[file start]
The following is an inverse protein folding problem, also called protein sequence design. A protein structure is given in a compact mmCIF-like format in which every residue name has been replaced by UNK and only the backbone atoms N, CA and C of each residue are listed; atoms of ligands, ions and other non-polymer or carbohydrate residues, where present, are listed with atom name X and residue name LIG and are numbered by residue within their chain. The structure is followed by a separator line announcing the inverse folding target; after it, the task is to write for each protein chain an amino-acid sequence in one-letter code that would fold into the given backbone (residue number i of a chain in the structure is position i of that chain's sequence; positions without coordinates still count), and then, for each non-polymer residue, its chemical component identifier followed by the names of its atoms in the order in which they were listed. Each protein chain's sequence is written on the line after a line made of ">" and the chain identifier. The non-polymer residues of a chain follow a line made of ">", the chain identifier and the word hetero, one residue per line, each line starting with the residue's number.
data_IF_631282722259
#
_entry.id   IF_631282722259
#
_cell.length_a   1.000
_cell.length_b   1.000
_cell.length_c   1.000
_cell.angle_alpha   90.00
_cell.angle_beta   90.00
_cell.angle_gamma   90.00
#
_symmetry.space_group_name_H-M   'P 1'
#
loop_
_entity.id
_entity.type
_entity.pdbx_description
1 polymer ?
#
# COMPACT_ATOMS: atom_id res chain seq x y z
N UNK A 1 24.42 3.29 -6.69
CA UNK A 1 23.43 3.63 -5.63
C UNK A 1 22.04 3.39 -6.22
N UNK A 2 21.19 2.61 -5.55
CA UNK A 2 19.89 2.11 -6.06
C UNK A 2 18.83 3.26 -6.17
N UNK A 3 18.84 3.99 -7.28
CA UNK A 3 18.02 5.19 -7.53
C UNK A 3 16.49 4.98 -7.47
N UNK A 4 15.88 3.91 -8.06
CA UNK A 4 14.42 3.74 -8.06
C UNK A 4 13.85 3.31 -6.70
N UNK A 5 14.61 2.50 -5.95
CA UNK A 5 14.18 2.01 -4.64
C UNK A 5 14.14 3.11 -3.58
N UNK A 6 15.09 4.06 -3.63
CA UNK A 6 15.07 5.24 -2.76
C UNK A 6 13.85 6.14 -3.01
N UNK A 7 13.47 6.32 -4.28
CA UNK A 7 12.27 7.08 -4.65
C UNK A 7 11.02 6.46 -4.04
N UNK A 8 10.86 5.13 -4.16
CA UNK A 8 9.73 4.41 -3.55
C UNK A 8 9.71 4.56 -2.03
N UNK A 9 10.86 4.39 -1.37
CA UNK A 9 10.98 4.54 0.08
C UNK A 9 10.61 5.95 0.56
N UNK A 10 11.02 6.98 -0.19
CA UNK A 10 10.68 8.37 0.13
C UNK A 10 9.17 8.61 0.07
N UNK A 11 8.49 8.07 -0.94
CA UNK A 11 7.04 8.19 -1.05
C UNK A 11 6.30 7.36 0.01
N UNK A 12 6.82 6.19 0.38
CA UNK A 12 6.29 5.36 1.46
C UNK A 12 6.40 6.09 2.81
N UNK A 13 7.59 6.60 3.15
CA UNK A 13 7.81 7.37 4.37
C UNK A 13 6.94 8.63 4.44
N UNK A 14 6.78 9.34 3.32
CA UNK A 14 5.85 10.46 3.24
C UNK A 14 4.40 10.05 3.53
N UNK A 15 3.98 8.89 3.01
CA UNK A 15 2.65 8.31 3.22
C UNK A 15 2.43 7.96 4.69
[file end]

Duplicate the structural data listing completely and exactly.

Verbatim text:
The following is an inverse protein folding problem, also called protein sequence design. A protein structure is given in a compact mmCIF-like format in which every residue name has been replaced by UNK and only the backbone atoms N, CA and C of each residue are listed; atoms of ligands, ions and other non-polymer or carbohydrate residues, where present, are listed with atom name X and residue name LIG and are numbered by residue within their chain. The structure is followed by a separator line announcing the inverse folding target; after it, the task is to write for each protein chain an amino-acid sequence in one-letter code that would fold into the given backbone (residue number i of a chain in the structure is position i of that chain's sequence; positions without coordinates still count), and then, for each non-polymer residue, its chemical component identifier followed by the names of its atoms in the order in which they were listed. Each protein chain's sequence is written on the line after a line made of ">" and the chain identifier. The non-polymer residues of a chain follow a line made of ">", the chain identifier and the word hetero, one residue per line, each line starting with the residue's number.
data_IF_631282722259
#
_entry.id   IF_631282722259
#
_cell.length_a   1.000
_cell.length_b   1.000
_cell.length_c   1.000
_cell.angle_alpha   90.00
_cell.angle_beta   90.00
_cell.angle_gamma   90.00
#
_symmetry.space_group_name_H-M   'P 1'
#
loop_
_entity.id
_entity.type
_entity.pdbx_description
1 polymer ?
#
# COMPACT_ATOMS: atom_id res chain seq x y z
N UNK A 1 24.42 3.29 -6.69
CA UNK A 1 23.43 3.63 -5.63
C UNK A 1 22.04 3.39 -6.22
N UNK A 2 21.19 2.61 -5.55
CA UNK A 2 19.89 2.11 -6.06
C UNK A 2 18.83 3.26 -6.17
N UNK A 3 18.84 3.99 -7.28
CA UNK A 3 18.02 5.19 -7.53
C UNK A 3 16.49 4.98 -7.47
N UNK A 4 15.88 3.91 -8.06
CA UNK A 4 14.42 3.74 -8.06
C UNK A 4 13.85 3.31 -6.70
N UNK A 5 14.61 2.50 -5.95
CA UNK A 5 14.18 2.01 -4.64
C UNK A 5 14.14 3.11 -3.58
N UNK A 6 15.09 4.06 -3.63
CA UNK A 6 15.07 5.24 -2.76
C UNK A 6 13.85 6.14 -3.01
N UNK A 7 13.47 6.32 -4.28
CA UNK A 7 12.27 7.08 -4.65
C UNK A 7 11.02 6.46 -4.04
N UNK A 8 10.86 5.13 -4.16
CA UNK A 8 9.73 4.41 -3.55
C UNK A 8 9.71 4.56 -2.03
N UNK A 9 10.86 4.39 -1.37
CA UNK A 9 10.98 4.54 0.08
C UNK A 9 10.61 5.95 0.56
N UNK A 10 11.02 6.98 -0.19
CA UNK A 10 10.68 8.37 0.13
C UNK A 10 9.17 8.61 0.07
N UNK A 11 8.49 8.07 -0.94
CA UNK A 11 7.04 8.19 -1.05
C UNK A 11 6.30 7.36 0.01
N UNK A 12 6.82 6.19 0.38
CA UNK A 12 6.29 5.36 1.46
C UNK A 12 6.40 6.09 2.81
N UNK A 13 7.59 6.60 3.15
CA UNK A 13 7.81 7.37 4.37
C UNK A 13 6.94 8.63 4.44
N UNK A 14 6.78 9.34 3.32
CA UNK A 14 5.85 10.46 3.24
C UNK A 14 4.40 10.05 3.53
N UNK A 15 3.98 8.89 3.01
CA UNK A 15 2.65 8.31 3.22
C UNK A 15 2.43 7.96 4.69